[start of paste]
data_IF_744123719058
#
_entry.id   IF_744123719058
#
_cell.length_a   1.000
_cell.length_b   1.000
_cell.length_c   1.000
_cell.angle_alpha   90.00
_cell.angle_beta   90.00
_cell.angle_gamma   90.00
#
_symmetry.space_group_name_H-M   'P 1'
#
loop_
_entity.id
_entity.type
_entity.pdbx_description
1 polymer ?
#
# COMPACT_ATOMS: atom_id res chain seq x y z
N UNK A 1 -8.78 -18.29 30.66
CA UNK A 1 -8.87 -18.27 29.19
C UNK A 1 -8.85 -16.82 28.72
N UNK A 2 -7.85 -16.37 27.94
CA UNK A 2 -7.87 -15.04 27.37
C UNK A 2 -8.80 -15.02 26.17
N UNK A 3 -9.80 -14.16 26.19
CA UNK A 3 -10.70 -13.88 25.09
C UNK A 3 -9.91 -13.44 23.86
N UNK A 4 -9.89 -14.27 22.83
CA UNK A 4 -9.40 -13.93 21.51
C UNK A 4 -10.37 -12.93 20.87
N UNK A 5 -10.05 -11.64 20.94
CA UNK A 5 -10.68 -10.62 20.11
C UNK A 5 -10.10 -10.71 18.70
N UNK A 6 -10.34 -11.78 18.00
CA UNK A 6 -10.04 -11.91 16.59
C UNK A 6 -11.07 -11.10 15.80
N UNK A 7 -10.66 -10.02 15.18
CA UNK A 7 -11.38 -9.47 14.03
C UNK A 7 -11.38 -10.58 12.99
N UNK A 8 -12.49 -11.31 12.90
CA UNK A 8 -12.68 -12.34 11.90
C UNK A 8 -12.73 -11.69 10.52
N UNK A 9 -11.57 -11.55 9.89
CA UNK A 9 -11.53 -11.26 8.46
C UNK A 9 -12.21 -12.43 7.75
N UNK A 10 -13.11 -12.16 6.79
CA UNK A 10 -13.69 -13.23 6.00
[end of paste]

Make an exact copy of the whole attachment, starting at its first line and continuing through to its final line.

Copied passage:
data_IF_744123719058
#
_entry.id   IF_744123719058
#
_cell.length_a   1.000
_cell.length_b   1.000
_cell.length_c   1.000
_cell.angle_alpha   90.00
_cell.angle_beta   90.00
_cell.angle_gamma   90.00
#
_symmetry.space_group_name_H-M   'P 1'
#
loop_
_entity.id
_entity.type
_entity.pdbx_description
1 polymer ?
#
# COMPACT_ATOMS: atom_id res chain seq x y z
N UNK A 1 -8.78 -18.29 30.66
CA UNK A 1 -8.87 -18.27 29.19
C UNK A 1 -8.85 -16.82 28.72
N UNK A 2 -7.85 -16.37 27.94
CA UNK A 2 -7.87 -15.04 27.37
C UNK A 2 -8.80 -15.02 26.17
N UNK A 3 -9.80 -14.16 26.19
CA UNK A 3 -10.70 -13.88 25.09
C UNK A 3 -9.91 -13.44 23.86
N UNK A 4 -9.89 -14.27 22.83
CA UNK A 4 -9.40 -13.93 21.51
C UNK A 4 -10.37 -12.93 20.87
N UNK A 5 -10.05 -11.64 20.94
CA UNK A 5 -10.68 -10.62 20.11
C UNK A 5 -10.10 -10.71 18.70
N UNK A 6 -10.34 -11.78 18.00
CA UNK A 6 -10.04 -11.91 16.59
C UNK A 6 -11.07 -11.10 15.80
N UNK A 7 -10.66 -10.02 15.18
CA UNK A 7 -11.38 -9.47 14.03
C UNK A 7 -11.38 -10.58 12.99
N UNK A 8 -12.49 -11.31 12.90
CA UNK A 8 -12.68 -12.34 11.90
C UNK A 8 -12.73 -11.69 10.52
N UNK A 9 -11.57 -11.55 9.89
CA UNK A 9 -11.53 -11.26 8.46
C UNK A 9 -12.21 -12.43 7.75
N UNK A 10 -13.11 -12.16 6.79
CA UNK A 10 -13.69 -13.23 6.00